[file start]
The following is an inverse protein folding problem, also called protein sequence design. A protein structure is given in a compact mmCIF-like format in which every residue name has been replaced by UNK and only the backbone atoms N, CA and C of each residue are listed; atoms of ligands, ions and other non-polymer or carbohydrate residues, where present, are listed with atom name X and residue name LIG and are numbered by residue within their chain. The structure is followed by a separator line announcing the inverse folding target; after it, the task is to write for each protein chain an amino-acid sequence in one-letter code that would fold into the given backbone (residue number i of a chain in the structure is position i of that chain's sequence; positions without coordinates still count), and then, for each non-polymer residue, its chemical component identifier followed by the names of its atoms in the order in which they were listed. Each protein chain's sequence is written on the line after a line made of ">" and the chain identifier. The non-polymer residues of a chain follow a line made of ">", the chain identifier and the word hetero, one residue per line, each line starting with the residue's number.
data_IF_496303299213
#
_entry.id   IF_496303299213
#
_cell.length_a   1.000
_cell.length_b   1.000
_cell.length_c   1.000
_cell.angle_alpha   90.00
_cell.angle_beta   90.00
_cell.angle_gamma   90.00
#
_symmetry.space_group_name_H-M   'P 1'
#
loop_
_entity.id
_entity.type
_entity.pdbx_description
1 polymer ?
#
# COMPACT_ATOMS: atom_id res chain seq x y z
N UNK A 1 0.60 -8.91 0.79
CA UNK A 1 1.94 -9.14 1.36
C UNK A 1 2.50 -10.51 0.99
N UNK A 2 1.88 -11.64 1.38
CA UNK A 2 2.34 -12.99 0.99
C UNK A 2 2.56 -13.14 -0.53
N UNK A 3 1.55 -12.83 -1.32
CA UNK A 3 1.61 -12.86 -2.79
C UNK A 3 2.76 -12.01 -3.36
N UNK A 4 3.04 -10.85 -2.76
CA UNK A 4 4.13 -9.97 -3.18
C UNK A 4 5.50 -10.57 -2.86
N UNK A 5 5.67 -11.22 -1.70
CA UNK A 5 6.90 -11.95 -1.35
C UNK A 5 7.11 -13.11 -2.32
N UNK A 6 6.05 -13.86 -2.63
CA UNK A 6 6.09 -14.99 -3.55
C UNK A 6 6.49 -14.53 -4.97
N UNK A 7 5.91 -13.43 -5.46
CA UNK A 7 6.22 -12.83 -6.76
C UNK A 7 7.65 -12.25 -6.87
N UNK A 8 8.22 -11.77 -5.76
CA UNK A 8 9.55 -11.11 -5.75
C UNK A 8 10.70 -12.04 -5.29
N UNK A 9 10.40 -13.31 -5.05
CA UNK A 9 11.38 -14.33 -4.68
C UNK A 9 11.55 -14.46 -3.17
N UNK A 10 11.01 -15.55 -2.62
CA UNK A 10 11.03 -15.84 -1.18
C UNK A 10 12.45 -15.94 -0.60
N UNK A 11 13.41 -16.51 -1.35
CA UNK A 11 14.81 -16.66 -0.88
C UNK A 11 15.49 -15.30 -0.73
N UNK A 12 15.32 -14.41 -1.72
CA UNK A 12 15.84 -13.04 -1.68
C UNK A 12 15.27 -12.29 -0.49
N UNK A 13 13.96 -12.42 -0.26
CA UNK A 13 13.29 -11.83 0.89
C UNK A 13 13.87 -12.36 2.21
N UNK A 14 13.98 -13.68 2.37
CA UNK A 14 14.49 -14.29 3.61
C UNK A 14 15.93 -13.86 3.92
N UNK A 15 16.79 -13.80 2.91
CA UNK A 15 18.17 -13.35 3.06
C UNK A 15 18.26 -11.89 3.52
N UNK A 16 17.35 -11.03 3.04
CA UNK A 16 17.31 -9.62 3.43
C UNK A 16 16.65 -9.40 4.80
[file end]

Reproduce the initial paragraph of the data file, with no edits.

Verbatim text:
The following is an inverse protein folding problem, also called protein sequence design. A protein structure is given in a compact mmCIF-like format in which every residue name has been replaced by UNK and only the backbone atoms N, CA and C of each residue are listed; atoms of ligands, ions and other non-polymer or carbohydrate residues, where present, are listed with atom name X and residue name LIG and are numbered by residue within their chain. The structure is followed by a separator line announcing the inverse folding target; after it, the task is to write for each protein chain an amino-acid sequence in one-letter code that would fold into the given backbone (residue number i of a chain in the structure is position i of that chain's sequence; positions without coordinates still count), and then, for each non-polymer residue, its chemical component identifier followed by the names of its atoms in the order in which they were listed. Each protein chain's sequence is written on the line after a line made of ">" and the chain identifier. The non-polymer residues of a chain follow a line made of ">", the chain identifier and the word hetero, one residue per line, each line starting with the residue's number.